Local bank to finance rink/pavilion


ALAMOSA — Community Banks of Colorado will provide financing for the city’s ice rink/multipurpose facility.

The Alamosa city council this week unanimously approved the local bank for the lease purchase funding for the new facility.

“Thank you for putting this out to the banks in the community,” Councilman Charles Griego told city staff. “This is a good bid.”

Alamosa City Finance Director Judy Kelloff said the bank’s bid was considerably lower than other proposals.

Alamosa City Manager Heather Brooks said the difference between Community Banks and the next lowest proposal was $174,227.

“It’s a considerable savings for the city,” Kelloff added.

Kelloff said the city sent request for proposals to all the local banks and received a response from all but two.

Kelloff added that Community Banks has been good to work with in the past.

The bank and its parent bank, NBH Bank, will provide tax-exempt lease purchase financing for the rink/pavilion up to $2.4 million at a rate of 3.07 percent for the 20-year financing term. In comparison, the interest rate on the financing for the city’s water augmentation plan was 3.21 percent.

Community Banks requested a “mutually agreeable depository relationship” in order to obtain the 3.07 percent interest rate. Prior to receiving the proposal, the city’s investment committee had approved Kelloff’s recommendation to transfer various funds to local banks, which included $250,000 deposited in a new account at Community Banks. That deposit would satisfy the depository relationship.

In another financially related matter during Wednesday’s city council meeting, the council approved a second budget amendment for this year. Some of the budgetary changes involved pass-through grants for which the city was the fiscal agent (Community Development Block Grant for SLV Health for Oncology Wing, $500,000, and JAG Grant for the Center for Restorative Justice, $68,010) as well as a grant from USDA for $10,000 for fire department radios.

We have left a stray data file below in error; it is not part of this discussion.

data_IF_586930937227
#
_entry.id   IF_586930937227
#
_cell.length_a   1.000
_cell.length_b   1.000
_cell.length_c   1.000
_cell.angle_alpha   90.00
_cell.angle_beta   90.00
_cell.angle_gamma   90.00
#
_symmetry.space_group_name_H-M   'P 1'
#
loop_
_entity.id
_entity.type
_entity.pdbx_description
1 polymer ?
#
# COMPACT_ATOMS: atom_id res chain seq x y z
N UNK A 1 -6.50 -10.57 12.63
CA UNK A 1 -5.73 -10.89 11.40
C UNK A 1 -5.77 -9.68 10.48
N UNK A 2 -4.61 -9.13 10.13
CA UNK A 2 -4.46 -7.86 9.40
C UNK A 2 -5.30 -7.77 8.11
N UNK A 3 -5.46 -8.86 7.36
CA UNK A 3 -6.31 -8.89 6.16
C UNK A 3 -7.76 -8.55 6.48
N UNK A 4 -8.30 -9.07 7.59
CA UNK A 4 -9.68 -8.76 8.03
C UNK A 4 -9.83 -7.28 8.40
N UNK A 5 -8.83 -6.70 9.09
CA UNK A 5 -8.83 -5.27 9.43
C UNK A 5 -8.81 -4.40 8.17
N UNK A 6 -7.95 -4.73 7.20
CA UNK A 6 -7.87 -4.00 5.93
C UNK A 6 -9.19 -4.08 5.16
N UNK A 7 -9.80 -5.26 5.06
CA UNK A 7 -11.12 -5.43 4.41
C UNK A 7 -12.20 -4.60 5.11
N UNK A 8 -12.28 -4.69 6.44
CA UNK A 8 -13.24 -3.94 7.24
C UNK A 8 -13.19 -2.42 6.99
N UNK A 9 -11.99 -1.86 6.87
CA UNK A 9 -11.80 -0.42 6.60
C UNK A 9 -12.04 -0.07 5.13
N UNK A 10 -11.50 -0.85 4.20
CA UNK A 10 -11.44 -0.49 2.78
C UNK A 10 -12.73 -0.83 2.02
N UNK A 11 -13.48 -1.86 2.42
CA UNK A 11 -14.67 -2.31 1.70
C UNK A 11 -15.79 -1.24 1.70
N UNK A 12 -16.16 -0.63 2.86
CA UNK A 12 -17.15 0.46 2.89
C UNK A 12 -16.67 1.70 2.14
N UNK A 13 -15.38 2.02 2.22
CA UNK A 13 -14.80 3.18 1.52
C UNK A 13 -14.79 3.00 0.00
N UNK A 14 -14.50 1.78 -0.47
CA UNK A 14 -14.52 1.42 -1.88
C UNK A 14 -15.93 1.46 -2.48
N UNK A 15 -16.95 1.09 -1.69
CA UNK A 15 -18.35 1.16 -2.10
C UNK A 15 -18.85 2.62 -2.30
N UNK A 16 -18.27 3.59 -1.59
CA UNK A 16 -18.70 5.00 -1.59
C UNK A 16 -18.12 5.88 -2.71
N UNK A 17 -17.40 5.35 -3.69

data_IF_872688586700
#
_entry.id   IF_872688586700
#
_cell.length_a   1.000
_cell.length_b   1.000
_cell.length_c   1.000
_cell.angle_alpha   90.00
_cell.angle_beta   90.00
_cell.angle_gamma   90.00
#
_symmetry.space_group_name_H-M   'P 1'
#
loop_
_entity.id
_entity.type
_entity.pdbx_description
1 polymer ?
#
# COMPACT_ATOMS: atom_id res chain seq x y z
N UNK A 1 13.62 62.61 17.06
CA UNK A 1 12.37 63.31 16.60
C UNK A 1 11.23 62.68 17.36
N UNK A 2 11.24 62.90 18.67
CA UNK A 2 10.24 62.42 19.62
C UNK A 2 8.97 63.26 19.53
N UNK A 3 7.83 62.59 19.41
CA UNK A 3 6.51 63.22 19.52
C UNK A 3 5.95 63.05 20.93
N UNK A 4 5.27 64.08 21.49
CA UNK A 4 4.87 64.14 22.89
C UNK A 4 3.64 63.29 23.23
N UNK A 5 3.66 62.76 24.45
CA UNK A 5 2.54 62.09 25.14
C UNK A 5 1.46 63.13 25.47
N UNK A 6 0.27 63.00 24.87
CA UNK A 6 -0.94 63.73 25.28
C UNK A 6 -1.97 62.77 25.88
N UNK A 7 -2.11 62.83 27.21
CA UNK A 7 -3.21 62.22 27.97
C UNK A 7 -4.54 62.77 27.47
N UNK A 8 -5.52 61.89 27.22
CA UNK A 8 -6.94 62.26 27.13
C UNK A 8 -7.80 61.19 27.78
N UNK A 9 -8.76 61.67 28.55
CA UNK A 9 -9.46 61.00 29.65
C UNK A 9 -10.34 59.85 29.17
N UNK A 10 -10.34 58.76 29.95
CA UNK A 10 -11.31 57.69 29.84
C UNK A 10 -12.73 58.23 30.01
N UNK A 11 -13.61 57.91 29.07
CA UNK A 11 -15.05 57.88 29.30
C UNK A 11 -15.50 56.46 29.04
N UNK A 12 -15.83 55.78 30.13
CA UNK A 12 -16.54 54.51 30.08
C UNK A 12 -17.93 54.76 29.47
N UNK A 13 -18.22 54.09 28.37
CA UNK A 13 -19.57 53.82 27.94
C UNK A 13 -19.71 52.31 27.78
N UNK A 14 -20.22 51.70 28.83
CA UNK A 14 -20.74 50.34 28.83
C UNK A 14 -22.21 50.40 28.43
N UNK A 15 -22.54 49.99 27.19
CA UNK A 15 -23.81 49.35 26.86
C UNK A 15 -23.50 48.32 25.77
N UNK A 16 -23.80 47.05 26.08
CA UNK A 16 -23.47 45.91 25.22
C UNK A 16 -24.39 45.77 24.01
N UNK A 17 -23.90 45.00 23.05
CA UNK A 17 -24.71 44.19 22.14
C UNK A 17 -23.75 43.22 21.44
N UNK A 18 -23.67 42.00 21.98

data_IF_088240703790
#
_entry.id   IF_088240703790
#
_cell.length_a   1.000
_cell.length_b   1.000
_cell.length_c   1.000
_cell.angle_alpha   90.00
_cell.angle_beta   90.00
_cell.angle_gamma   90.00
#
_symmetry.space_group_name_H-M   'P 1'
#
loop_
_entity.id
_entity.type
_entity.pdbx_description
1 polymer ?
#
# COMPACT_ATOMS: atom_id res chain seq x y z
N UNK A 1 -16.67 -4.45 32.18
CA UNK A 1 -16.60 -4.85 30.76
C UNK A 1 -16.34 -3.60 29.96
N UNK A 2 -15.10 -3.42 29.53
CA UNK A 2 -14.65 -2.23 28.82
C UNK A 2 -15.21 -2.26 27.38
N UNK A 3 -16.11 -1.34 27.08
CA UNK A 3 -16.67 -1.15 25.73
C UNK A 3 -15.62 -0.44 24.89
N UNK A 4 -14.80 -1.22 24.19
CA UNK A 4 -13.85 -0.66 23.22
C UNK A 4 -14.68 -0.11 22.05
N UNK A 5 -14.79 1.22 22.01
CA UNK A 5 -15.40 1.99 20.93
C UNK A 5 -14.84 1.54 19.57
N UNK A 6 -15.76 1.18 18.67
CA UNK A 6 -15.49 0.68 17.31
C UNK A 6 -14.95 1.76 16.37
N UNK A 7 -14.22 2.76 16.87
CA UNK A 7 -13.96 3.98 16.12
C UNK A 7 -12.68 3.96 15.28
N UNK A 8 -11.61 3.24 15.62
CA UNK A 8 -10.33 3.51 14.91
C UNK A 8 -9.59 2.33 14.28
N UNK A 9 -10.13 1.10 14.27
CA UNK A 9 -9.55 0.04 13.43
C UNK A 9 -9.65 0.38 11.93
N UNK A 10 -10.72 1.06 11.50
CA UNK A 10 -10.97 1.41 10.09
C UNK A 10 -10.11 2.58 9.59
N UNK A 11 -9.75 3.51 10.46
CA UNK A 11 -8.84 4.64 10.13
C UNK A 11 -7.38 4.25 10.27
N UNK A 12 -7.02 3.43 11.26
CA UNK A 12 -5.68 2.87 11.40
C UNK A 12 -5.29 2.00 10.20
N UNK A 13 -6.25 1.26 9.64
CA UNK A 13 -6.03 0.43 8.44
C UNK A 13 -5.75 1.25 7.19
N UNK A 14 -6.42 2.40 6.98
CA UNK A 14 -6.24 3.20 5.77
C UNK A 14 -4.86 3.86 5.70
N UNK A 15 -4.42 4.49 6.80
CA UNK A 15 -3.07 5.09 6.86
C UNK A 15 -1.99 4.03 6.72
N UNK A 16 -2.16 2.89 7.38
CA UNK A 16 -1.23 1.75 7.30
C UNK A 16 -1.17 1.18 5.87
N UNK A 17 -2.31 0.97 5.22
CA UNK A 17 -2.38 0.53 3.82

The budget adjustments also included special improvement district reimbursements including $23,666 that one property owner paid off early as well as court security related adjustments and the costs to put Wi-Fi in Cole Park. Regarding the Wi-Fi in the park, Brooks said it has already been put to use during events this summer. Mayor Josef Lucero suggested putting up signs letting the public know Wi-Fi is available there.

The city budget adjustments also included an unbudgeted amount of $8,000 for outside review of city finance department reports before they are submitted to the council, which Kelloff said provides a different set of eyes to review city finances.

Other adjustments included the purchase of a tool truck for street maintenance and a sanitation truck that had been budgeted last year but were not purchased until this year, Kelloff explained.

In another financial matter before the council this week, the city council approved a resolution designating the city as fiscal agent for a $2.3 million Inspire Initiative grant from the Great Outdoors Colorado (GOCO) trust fund. Andy Rice, city parks & recreation department, said the city applied last year for similar funds through a Valley-wide Inspire Initiative but was not funded. GOCO staff encouraged the city to apply on a smaller scale, as an Alamosa hub, and that request was granted.

“The whole idea is to get kids outside,” Rice explained.

The money would be used for such projects as trail access and improvements to Friends Park, which is located behind the Boys & Girls Club. Rice said the club gave the city control of that park.

Rice said this Alamosa hub, Alamosa RIO! (Recreation Inspires Opportunities), would involve five or six entities such as the Rio Grande Farm Park, Weekends on the Rio and Rio Grande Watershed Conservation and Education Initiative.

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